I am dedicated to continuing education to improve my services for all of my clients.

KPA-CTP

I’m very proud to have completed the rigorous Karen Pryor Academy Dog Trainer Professional Program with my partner Izzy.

The training program is six months of hands on training and book work, and includes regular testing and demonstration of skill throughout. On completion, students earn the KPA-CTP designation and commit to uphold KPA’s dedication to positive reinforcement, and to continue one’s education throughout the year, even after certification is complete.

Karen Pryor Academy logo for certified professional trainer

UW-AAB

I completed the university level certificate program in Applied Animal Behavior from The University of Washington.

The program develops its students’ understanding of animal behavior and teaches modern, humane techniques for applying the science to our animal companions.

Learn more here.

UW Animal Behavior certificate logo

CTDI

I am a Certified Trick Dog Instructor through Do More with Your Dog. This program requires instructors bring their own dogs to the Intermediate level or higher, and tests their knowledge of training tricks with positive methods.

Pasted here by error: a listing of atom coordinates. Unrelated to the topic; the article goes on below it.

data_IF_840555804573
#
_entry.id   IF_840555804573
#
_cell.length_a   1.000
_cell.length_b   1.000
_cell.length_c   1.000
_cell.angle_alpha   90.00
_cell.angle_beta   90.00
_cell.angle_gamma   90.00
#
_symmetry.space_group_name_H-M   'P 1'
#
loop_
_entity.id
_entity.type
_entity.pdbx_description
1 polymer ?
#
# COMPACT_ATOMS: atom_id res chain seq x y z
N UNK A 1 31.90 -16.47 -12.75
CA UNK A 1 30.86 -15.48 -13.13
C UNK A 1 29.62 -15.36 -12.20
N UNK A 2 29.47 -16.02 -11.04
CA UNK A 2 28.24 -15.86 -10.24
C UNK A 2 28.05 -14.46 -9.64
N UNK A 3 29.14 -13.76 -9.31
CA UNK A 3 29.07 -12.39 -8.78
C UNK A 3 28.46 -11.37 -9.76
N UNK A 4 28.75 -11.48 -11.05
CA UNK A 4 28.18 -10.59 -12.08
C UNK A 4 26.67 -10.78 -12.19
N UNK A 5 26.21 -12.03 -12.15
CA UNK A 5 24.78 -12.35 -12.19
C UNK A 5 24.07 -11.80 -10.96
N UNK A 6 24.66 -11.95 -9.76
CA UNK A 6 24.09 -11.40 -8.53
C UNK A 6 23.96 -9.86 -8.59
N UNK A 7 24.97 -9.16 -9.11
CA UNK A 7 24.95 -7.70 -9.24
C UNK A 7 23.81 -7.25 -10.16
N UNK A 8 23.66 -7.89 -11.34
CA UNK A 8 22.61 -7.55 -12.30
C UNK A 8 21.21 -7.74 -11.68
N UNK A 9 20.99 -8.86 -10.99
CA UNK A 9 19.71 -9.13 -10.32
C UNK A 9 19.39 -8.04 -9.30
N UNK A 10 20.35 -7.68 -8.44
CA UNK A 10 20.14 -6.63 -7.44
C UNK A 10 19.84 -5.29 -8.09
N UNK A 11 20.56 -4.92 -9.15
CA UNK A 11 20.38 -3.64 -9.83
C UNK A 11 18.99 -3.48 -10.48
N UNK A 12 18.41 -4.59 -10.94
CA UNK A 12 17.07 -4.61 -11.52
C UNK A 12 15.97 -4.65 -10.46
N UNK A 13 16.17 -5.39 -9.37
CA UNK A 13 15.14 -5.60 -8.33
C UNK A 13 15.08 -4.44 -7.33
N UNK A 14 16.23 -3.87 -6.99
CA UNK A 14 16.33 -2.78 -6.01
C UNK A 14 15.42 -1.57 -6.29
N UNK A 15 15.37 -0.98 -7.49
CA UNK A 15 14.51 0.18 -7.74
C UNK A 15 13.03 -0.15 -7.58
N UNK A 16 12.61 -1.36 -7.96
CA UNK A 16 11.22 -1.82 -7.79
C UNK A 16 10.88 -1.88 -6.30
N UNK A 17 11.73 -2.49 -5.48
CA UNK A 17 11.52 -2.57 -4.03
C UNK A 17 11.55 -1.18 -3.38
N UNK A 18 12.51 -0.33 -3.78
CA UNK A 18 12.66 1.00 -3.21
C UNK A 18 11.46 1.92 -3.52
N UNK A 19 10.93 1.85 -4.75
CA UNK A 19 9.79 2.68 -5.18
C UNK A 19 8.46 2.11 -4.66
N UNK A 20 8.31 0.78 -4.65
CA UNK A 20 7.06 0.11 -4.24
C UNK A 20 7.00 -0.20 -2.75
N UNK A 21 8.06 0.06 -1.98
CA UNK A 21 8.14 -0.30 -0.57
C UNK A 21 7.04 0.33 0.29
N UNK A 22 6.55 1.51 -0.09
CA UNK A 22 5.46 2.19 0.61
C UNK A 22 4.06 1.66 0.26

When you take a trick class with me, you and your dog can earn trick dog titles that are recognized by the AKC and CKC. Trick training is a wonderful bonding experience for both of you.

Fear Free Certified

Fear Free Certified Professionals are committed to making veterinary procedures and grooming more comfortable for your pet by helping them overcome their fears with training. This certification includes a course and tests, as well as a continuing education committment.

My own pets have struggled at the vet, groomer, and even with simple grooming at home, so being a Fear Free Certified Trainer is very dear to me. I understand exactly how simultaneously frustrating and heartbreaking these fears can be for you and your pet!

Fear Free certified professional logo

Memberships

 

I maintain membership in a few professional organizations that match my values in order to connect with colleagues and continue my education. You can learn more about them by clicking the logo images below.

Pet Professional Guild Logo
APDT Logo

Choosing a Trainer

It may seem difficult to find a trainer to work with these days, but it doesn’t have to be.